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Data-Driven Subtyping of Executive Function-Related Behavioral Problems in Children.

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Bathelt, Joe 
Holmes, Joni 
Astle, Duncan E 
Centre for Attention Learning and Memory (CALM) Team 


OBJECTIVE: Executive functions (EF) are cognitive skills that are important for regulating behavior and for achieving goals. Executive function deficits are common in children who struggle in school and are associated with multiple neurodevelopmental disorders. However, there is also considerable heterogeneity across children, even within diagnostic categories. This study took a data-driven approach to identify distinct clusters of children with common profiles of EF-related difficulties, and then identified patterns of brain organization that distinguish these data-driven groups. METHOD: The sample consisted of 442 children identified by health and educational professionals as having difficulties in attention, learning, and/or memory. We applied community clustering, a data-driven clustering algorithm, to group children by similarities on a commonly used rating scale of EF-associated behavioral difficulties, the Conners 3 questionnaire. We then investigated whether the groups identified by the algorithm could be distinguished on white matter connectivity using a structural connectomics approach combined with partial least squares analysis. RESULTS: The data-driven clustering yielded 3 distinct groups of children with symptoms of one of the following: (1) elevated inattention and hyperactivity/impulsivity, and poor EF; (2) learning problems; or (3) aggressive behavior and problems with peer relationships. These groups were associated with significant interindividual variation in white matter connectivity of the prefrontal and anterior cingulate cortices. CONCLUSION: In sum, data-driven classification of EF-related behavioral difficulties identified stable groups of children, provided a good account of interindividual differences, and aligned closely with underlying neurobiological substrates.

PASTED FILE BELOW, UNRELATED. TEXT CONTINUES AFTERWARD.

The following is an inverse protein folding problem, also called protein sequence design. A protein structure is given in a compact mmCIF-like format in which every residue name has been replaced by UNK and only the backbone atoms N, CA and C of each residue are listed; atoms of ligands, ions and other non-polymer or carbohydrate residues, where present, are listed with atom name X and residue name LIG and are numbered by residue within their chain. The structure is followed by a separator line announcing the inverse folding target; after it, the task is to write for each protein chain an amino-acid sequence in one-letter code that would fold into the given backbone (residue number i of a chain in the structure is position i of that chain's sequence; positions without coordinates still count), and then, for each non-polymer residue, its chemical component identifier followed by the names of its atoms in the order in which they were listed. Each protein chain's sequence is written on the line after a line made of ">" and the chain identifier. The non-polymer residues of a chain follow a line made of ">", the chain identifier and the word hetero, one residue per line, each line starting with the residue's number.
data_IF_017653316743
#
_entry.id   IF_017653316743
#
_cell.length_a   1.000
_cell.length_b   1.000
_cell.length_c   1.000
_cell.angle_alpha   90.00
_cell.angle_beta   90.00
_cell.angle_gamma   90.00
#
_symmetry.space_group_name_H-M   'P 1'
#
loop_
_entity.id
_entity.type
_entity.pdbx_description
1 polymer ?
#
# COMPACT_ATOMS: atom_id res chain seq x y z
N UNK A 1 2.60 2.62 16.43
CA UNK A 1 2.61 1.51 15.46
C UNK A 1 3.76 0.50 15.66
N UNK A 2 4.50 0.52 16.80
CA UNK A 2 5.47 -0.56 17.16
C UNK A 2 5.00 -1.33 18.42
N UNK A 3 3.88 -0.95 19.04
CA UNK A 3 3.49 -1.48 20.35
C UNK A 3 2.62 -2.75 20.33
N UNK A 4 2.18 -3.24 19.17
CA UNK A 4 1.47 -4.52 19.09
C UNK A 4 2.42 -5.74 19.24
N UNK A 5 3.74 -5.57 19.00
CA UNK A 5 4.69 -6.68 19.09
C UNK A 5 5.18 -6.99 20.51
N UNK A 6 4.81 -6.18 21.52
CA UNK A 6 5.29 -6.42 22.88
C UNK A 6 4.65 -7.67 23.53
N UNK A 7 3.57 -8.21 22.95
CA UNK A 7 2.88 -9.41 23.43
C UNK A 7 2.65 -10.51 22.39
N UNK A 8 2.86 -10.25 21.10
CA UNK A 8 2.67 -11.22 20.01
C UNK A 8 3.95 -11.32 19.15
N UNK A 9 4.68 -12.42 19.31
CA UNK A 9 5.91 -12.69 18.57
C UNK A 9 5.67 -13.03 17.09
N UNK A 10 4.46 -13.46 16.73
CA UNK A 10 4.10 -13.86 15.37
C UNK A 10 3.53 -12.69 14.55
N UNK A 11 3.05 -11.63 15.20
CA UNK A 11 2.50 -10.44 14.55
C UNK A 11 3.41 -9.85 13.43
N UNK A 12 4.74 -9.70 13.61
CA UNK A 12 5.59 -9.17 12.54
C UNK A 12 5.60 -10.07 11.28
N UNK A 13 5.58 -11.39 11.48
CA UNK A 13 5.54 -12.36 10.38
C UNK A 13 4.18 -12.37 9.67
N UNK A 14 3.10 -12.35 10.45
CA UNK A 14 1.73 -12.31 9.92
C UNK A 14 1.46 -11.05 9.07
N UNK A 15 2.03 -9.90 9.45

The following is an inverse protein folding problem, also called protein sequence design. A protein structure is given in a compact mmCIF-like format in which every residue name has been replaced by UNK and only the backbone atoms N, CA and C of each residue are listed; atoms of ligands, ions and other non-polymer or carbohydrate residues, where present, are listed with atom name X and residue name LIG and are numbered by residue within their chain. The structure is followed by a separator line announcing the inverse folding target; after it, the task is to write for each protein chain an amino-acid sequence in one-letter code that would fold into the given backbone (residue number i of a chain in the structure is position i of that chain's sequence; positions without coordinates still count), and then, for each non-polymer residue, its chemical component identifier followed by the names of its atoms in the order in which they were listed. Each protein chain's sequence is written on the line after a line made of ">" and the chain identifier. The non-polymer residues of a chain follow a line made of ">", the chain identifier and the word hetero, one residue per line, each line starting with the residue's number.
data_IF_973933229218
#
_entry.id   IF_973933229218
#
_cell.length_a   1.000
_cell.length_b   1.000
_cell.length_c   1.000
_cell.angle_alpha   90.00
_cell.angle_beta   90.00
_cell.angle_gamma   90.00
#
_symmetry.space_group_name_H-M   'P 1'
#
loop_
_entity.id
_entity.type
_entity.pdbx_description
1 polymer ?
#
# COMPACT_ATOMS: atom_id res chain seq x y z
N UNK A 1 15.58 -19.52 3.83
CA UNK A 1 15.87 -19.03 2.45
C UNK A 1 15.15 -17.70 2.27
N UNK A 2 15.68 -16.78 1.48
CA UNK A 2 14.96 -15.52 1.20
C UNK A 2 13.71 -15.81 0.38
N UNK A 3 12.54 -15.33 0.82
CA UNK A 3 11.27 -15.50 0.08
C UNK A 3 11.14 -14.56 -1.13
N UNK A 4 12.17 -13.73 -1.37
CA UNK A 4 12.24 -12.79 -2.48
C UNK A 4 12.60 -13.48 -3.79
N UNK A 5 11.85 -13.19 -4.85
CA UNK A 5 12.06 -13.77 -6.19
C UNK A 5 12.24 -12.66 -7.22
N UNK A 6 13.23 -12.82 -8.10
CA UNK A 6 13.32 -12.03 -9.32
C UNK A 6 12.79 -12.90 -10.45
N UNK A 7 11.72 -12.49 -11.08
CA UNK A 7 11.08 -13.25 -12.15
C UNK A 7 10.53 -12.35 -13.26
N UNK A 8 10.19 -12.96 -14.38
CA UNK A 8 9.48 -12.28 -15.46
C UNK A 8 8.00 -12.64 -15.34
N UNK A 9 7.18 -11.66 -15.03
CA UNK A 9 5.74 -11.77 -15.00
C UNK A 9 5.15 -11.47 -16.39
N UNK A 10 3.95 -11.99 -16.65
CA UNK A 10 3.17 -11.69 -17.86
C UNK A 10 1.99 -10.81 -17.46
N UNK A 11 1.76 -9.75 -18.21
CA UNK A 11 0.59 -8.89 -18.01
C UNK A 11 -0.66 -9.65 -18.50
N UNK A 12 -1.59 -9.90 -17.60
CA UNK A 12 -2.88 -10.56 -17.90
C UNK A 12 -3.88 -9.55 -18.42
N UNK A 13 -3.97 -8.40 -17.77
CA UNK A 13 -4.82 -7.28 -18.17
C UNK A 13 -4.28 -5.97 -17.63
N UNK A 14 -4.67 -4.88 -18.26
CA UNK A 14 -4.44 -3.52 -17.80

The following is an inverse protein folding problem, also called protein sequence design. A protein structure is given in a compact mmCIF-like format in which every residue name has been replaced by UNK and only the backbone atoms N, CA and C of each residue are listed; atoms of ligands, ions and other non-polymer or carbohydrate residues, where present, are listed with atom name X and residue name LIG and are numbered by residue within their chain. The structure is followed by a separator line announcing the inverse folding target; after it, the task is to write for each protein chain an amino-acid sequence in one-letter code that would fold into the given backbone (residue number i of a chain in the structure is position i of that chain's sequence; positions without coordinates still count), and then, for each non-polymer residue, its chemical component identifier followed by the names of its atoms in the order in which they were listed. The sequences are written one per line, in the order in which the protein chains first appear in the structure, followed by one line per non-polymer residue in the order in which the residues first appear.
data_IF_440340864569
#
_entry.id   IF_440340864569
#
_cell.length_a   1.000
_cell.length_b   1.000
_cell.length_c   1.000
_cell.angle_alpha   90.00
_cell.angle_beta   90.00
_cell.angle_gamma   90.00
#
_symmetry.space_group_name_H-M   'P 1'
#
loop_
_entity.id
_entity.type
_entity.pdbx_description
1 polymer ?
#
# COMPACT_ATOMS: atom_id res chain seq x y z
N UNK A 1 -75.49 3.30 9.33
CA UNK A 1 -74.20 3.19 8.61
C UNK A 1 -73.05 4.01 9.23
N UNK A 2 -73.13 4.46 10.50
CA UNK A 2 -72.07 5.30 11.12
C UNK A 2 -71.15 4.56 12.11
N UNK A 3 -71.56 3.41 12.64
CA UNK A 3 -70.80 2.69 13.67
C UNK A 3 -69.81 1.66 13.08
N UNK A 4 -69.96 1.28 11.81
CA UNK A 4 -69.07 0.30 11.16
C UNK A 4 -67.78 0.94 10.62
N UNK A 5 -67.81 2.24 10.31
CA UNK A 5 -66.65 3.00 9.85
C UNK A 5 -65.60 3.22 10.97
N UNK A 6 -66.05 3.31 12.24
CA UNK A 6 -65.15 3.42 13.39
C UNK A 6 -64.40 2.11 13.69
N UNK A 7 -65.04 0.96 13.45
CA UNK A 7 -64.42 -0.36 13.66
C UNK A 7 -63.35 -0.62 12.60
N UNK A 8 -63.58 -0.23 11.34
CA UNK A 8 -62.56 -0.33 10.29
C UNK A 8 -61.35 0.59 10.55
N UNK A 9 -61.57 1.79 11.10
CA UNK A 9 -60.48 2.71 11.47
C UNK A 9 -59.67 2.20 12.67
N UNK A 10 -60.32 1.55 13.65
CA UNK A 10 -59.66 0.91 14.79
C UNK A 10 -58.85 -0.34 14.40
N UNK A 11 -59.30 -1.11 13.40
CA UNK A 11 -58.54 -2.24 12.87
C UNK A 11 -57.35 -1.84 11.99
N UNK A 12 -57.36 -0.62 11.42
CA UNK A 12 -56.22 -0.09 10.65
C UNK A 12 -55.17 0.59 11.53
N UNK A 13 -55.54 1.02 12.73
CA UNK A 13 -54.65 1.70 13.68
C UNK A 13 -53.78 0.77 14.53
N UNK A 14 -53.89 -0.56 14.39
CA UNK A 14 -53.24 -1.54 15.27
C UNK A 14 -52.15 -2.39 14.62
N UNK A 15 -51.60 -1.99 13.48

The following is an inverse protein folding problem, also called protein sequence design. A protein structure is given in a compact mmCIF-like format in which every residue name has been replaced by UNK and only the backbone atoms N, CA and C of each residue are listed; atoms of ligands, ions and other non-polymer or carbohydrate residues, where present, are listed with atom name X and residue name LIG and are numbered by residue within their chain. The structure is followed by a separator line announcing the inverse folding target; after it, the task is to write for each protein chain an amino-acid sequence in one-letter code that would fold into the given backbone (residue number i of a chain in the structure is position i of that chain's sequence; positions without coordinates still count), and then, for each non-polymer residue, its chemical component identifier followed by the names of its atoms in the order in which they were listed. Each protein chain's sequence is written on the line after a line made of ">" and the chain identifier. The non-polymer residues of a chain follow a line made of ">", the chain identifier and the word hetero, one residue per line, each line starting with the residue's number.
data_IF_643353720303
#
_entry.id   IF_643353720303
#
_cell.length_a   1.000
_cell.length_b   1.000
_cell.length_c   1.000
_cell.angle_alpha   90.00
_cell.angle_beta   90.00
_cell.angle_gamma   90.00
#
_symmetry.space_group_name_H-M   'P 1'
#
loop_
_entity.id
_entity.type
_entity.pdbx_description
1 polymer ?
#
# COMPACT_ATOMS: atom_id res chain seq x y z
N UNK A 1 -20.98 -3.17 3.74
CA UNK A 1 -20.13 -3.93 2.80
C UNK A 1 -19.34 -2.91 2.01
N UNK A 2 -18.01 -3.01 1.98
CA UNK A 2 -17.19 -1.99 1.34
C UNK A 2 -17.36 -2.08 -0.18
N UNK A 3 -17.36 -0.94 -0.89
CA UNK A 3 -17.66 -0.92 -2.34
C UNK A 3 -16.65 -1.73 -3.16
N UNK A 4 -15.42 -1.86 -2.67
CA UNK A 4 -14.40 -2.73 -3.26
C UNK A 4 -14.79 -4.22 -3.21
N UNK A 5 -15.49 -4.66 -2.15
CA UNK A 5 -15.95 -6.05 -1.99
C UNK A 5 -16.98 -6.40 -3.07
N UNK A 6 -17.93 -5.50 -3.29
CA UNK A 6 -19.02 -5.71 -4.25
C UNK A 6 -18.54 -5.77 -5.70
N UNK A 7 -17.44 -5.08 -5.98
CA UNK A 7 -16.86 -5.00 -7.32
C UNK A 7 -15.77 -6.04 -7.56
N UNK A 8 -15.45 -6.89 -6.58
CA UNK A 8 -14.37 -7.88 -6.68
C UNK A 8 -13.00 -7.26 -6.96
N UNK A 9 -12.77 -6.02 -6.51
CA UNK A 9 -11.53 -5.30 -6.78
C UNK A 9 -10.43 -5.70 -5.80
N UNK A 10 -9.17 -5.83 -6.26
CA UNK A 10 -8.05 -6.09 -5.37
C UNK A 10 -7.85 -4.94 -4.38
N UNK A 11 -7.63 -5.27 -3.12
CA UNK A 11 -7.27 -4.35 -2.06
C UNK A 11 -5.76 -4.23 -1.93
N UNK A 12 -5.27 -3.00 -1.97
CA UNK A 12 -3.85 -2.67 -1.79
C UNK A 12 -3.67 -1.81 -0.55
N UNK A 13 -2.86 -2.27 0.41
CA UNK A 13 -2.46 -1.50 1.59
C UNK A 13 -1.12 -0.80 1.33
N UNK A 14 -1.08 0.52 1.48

childhood, executive function, nosology, structural imaging, Attention Deficit Disorder with Hyperactivity, Autism Spectrum Disorder, Brain, Child, Executive Function, Female, Humans, Magnetic Resonance Imaging, Male, Problem Behavior, Surveys and Questionnaires

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J Am Acad Child Adolesc Psychiatry

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Elsevier BV
MRC (unknown)
Medical Research Council (MC_UU_00005/2)